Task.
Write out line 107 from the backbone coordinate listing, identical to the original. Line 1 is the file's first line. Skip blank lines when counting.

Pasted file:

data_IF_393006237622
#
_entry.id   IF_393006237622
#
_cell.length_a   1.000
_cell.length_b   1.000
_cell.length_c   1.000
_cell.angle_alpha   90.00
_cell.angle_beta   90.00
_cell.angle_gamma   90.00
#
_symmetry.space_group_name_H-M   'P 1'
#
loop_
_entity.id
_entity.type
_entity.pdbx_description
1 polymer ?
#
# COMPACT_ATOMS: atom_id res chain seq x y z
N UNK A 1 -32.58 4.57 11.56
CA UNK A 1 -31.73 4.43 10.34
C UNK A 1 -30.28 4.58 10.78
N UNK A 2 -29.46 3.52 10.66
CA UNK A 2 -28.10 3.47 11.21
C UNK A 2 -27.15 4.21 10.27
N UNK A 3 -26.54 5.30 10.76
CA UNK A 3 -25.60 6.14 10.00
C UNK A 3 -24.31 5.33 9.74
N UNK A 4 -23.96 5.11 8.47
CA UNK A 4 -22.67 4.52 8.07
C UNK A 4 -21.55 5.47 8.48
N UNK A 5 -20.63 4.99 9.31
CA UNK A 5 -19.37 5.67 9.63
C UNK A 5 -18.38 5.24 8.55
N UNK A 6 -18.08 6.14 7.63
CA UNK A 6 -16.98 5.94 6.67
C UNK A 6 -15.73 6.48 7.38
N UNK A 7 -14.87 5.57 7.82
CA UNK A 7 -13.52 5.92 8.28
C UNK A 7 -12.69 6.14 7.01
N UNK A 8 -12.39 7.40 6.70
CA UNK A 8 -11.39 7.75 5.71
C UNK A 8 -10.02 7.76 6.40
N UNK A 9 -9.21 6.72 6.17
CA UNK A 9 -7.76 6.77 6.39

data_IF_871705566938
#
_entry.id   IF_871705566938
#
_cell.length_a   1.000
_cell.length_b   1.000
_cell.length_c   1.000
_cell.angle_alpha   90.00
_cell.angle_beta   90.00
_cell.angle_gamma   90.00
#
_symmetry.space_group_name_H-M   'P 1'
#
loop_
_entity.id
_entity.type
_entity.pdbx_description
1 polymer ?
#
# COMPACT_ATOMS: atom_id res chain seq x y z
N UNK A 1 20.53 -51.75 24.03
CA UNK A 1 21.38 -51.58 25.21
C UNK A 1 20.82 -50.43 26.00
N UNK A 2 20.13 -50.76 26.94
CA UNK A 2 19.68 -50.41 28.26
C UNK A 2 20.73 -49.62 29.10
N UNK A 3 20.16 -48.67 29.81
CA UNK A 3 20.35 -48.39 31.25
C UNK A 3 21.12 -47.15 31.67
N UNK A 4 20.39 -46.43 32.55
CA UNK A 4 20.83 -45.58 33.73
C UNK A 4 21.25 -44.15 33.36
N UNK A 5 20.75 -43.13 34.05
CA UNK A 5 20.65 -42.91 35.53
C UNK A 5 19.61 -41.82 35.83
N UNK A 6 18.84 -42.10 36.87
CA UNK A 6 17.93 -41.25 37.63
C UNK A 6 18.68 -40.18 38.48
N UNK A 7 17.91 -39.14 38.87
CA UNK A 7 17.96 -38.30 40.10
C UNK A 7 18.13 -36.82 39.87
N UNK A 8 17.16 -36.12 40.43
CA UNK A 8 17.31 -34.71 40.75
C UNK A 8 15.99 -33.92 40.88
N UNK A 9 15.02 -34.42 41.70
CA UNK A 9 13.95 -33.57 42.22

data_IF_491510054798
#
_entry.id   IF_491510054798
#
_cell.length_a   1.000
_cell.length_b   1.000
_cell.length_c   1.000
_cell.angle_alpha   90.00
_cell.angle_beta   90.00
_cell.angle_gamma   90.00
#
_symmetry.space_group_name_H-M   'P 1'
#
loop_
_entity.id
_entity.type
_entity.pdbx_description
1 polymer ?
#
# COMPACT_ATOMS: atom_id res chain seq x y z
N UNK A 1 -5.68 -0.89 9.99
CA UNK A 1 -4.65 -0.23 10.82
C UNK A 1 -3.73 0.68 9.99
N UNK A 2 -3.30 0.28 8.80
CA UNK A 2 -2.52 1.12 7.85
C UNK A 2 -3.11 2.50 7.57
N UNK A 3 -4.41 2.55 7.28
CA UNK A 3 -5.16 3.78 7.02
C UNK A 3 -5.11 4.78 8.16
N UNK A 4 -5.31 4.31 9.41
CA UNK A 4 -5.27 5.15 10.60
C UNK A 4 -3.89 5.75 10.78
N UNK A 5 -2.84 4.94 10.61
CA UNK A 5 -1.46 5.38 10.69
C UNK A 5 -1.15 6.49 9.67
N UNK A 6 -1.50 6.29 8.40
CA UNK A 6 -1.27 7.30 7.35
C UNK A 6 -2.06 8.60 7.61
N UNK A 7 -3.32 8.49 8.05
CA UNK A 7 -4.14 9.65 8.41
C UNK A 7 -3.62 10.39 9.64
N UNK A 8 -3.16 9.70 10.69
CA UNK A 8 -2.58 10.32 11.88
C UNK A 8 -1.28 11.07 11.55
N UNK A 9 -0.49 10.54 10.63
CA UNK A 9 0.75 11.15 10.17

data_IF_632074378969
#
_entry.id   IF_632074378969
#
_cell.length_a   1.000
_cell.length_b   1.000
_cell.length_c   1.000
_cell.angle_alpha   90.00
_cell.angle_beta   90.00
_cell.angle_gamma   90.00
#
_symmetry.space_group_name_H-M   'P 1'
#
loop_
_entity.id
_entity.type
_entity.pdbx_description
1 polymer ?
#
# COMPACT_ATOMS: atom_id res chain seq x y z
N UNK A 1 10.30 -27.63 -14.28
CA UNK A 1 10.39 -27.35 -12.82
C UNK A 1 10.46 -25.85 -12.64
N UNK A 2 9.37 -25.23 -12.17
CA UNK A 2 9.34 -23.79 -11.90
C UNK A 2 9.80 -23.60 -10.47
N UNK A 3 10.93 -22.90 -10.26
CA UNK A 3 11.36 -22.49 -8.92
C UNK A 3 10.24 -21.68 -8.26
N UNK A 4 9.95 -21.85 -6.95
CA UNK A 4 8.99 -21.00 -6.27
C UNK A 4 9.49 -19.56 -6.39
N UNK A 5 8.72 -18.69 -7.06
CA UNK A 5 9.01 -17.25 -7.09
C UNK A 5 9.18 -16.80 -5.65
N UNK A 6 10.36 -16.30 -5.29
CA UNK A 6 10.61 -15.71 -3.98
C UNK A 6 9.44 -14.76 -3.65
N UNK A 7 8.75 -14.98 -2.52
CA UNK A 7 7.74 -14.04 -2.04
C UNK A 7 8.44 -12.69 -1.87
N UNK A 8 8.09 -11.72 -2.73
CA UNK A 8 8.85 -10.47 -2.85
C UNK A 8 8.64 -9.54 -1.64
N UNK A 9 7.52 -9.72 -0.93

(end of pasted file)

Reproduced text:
_entity.id